Texas Attorney General Seeks To Remove Members Of Austin's Planning Commission
Texas Attorney General Ken Paxton is seeking to remove eight of the 13 members of Austin’s Planning Commission. The commission is responsible for making and amending a master city plan, making recommendations to the City Council on proposed zoning changes and weighing in on land use decisions.
Paxton’s office got approval today from a state district court in Travis County to take legal action to remove the eight members. His office cites a rule in the city charter that states a minimum of two-thirds of the commission “shall be lay members and not directly or indirectly connected with real estate and land development.”
The members his office says should not be on the commission are Karen McGraw, Trinity White, Fayez Kazi, James Shieh, James Schissler, Patricia Seeger, Greg Anderson and Tom Nuckols. Paxton's office says the group is made up of "four architects, two land use engineers, the director of operations for a housing nonprofit, and a lawyer with Travis County's attorney's office who specializes in real estate law."
Austin lawyer Fred Lewis filed a complaint last year with Travis County, flagging what he saw as the commission's illegal makeup and calling for an investigation. In an emailed statement today, he thanked the Attorney General’s Office for taking action.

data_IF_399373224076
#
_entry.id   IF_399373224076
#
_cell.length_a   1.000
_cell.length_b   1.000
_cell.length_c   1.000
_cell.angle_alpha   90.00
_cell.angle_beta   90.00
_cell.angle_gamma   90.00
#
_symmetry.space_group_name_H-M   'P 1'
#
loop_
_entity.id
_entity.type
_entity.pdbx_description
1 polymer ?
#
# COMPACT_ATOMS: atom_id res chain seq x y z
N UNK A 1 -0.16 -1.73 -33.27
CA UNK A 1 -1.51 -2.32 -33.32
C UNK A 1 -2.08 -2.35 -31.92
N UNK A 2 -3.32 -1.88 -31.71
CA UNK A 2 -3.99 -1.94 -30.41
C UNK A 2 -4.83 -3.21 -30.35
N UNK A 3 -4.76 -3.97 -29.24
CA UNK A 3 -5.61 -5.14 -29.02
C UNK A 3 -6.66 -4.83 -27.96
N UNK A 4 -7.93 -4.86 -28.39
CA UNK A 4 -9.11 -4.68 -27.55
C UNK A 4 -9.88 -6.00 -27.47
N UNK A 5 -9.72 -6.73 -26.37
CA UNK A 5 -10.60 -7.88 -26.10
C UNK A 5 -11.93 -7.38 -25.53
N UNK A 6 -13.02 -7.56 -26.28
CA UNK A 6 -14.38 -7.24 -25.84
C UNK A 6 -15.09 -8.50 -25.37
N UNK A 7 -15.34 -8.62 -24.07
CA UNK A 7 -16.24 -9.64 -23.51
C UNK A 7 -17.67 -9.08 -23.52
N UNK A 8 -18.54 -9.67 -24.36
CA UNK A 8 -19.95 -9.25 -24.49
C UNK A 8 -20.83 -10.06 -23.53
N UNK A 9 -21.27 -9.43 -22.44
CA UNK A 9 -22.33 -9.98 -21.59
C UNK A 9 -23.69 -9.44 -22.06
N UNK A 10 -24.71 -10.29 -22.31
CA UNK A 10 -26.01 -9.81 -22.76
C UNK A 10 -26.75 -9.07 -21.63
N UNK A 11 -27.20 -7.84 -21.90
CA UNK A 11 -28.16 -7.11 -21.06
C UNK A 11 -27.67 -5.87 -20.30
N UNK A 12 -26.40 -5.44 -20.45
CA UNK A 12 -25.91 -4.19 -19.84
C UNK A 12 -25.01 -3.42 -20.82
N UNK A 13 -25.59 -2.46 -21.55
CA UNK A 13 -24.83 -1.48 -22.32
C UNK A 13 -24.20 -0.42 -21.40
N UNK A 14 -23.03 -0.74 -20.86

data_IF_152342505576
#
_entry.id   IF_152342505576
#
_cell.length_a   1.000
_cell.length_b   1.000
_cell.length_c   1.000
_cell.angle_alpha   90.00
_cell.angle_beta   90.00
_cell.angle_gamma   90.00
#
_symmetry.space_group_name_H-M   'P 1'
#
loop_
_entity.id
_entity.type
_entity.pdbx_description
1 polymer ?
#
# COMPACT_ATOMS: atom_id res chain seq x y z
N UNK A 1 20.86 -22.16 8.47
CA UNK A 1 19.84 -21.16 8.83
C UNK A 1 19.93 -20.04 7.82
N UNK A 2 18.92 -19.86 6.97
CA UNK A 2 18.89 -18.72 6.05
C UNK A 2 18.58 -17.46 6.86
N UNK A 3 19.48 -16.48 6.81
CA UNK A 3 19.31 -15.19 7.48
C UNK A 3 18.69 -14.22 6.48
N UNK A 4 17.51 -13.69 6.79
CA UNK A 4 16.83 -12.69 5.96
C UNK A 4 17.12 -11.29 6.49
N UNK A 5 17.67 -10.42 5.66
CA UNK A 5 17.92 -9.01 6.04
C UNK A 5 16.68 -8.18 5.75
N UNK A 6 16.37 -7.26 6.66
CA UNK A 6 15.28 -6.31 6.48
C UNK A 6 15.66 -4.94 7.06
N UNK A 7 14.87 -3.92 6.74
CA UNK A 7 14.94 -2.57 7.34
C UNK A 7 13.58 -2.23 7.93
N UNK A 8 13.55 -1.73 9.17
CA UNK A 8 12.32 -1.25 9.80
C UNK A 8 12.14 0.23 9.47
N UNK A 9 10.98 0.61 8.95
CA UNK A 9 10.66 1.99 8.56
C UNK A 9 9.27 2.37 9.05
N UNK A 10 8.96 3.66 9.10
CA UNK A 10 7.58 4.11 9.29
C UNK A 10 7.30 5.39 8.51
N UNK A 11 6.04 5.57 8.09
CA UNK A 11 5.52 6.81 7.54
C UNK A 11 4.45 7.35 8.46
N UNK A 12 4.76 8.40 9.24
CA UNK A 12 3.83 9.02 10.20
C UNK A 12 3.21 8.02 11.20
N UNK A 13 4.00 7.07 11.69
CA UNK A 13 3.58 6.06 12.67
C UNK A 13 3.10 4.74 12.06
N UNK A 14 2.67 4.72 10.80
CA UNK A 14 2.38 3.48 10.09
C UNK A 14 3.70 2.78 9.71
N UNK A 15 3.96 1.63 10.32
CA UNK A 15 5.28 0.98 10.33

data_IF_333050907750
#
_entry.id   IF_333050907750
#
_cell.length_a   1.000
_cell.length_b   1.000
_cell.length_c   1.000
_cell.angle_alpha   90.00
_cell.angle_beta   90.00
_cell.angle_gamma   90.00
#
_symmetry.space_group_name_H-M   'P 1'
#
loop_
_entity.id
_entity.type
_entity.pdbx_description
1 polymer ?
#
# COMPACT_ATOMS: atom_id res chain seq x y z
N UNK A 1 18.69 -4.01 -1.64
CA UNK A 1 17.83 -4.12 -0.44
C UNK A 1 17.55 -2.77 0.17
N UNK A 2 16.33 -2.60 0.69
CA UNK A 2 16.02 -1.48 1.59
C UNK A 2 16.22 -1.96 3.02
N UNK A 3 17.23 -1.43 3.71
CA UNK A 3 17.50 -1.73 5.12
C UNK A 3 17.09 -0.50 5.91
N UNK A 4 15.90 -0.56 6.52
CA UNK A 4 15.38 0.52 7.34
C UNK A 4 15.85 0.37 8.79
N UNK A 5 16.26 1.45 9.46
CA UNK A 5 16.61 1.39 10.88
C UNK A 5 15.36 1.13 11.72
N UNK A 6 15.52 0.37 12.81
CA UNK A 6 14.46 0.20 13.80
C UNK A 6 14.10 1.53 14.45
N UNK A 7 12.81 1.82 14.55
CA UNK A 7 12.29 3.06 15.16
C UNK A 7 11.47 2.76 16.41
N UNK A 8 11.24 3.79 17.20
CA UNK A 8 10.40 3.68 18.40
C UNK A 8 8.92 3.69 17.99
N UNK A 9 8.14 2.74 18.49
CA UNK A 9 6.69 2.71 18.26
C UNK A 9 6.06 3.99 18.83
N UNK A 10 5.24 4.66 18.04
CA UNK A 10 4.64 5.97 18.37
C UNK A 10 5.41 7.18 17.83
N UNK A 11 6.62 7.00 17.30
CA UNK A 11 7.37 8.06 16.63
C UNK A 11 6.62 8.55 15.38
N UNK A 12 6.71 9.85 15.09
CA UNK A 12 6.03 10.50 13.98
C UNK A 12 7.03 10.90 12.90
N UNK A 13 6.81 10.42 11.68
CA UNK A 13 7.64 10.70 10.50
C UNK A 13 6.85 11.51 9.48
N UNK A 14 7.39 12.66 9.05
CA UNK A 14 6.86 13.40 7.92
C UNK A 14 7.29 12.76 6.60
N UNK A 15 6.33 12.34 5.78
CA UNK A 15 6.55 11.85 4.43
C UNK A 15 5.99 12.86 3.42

"The illegal composition of the Planning Commission undermines the validity of its work over the last 3 years, whether on individual rezoning of specific properties or CodeNEXT,” Lewis wrote. “Council should have fixed the illegal composition 3 years [ago], when brought to their attention, but has refused."
The city said it had received the action and was reviewing the case.
"The City will provide legal representation to these volunteers who dedicate a significant amount of their time to serving the City,” a spokesperson said in a statement.
Planning Commissioner Greg Anderson, the director of community affairs for Austin Habitat for Humanity, says his work for the nonprofit is being equated with working for a for-profit developer.
"I work for Austin Habitat for the same reason I'm on the Planning Commission," he said, "which is that I believe in the power of sustainable healthy communities. My work here is solely my own to the point that I recuse myself any time there is an Austin Habitat item up for consideration."
Anderson says it's up to the City Council to determine which members of the community are the best fit to serve on the commission.
"And I think City Council has done a great job putting a good group of people up there to do just that for the city of Austin," he said.